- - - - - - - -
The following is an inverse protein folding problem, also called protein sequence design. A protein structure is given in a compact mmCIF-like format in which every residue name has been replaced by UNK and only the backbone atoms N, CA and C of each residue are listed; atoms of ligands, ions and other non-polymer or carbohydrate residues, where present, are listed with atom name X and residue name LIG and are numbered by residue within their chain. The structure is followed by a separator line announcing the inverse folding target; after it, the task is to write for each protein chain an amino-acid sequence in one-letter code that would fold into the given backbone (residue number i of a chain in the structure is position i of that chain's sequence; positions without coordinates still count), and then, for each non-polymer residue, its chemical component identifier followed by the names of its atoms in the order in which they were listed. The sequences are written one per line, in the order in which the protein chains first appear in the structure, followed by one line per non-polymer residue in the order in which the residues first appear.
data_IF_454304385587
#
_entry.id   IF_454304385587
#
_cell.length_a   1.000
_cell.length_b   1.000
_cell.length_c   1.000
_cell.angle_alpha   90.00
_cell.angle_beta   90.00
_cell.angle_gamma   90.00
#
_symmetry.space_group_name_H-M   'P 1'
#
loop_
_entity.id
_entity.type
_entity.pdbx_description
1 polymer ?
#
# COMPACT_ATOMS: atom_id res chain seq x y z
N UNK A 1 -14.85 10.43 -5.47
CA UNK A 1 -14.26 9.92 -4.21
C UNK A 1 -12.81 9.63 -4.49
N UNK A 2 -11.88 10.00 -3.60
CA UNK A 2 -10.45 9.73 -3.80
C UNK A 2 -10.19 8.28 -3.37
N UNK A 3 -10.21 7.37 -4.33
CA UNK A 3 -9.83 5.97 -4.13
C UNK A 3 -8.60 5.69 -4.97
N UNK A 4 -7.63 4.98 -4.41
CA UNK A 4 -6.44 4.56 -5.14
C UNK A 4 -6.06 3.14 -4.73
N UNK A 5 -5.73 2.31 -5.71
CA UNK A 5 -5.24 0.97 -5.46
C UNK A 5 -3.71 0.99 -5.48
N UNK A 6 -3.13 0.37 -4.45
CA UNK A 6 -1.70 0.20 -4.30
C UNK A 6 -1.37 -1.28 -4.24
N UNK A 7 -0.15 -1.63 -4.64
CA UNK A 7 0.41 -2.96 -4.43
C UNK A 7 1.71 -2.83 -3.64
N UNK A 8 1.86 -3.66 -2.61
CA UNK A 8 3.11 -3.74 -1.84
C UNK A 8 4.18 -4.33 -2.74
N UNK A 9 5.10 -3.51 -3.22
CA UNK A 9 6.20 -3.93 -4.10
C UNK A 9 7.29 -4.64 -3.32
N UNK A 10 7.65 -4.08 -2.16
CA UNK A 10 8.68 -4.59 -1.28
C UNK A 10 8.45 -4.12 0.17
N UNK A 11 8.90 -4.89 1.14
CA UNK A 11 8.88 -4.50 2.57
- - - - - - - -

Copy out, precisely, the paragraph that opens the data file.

The following is an inverse protein folding problem, also called protein sequence design. A protein structure is given in a compact mmCIF-like format in which every residue name has been replaced by UNK and only the backbone atoms N, CA and C of each residue are listed; atoms of ligands, ions and other non-polymer or carbohydrate residues, where present, are listed with atom name X and residue name LIG and are numbered by residue within their chain. The structure is followed by a separator line announcing the inverse folding target; after it, the task is to write for each protein chain an amino-acid sequence in one-letter code that would fold into the given backbone (residue number i of a chain in the structure is position i of that chain's sequence; positions without coordinates still count), and then, for each non-polymer residue, its chemical component identifier followed by the names of its atoms in the order in which they were listed. The sequences are written one per line, in the order in which the protein chains first appear in the structure, followed by one line per non-polymer residue in the order in which the residues first appear.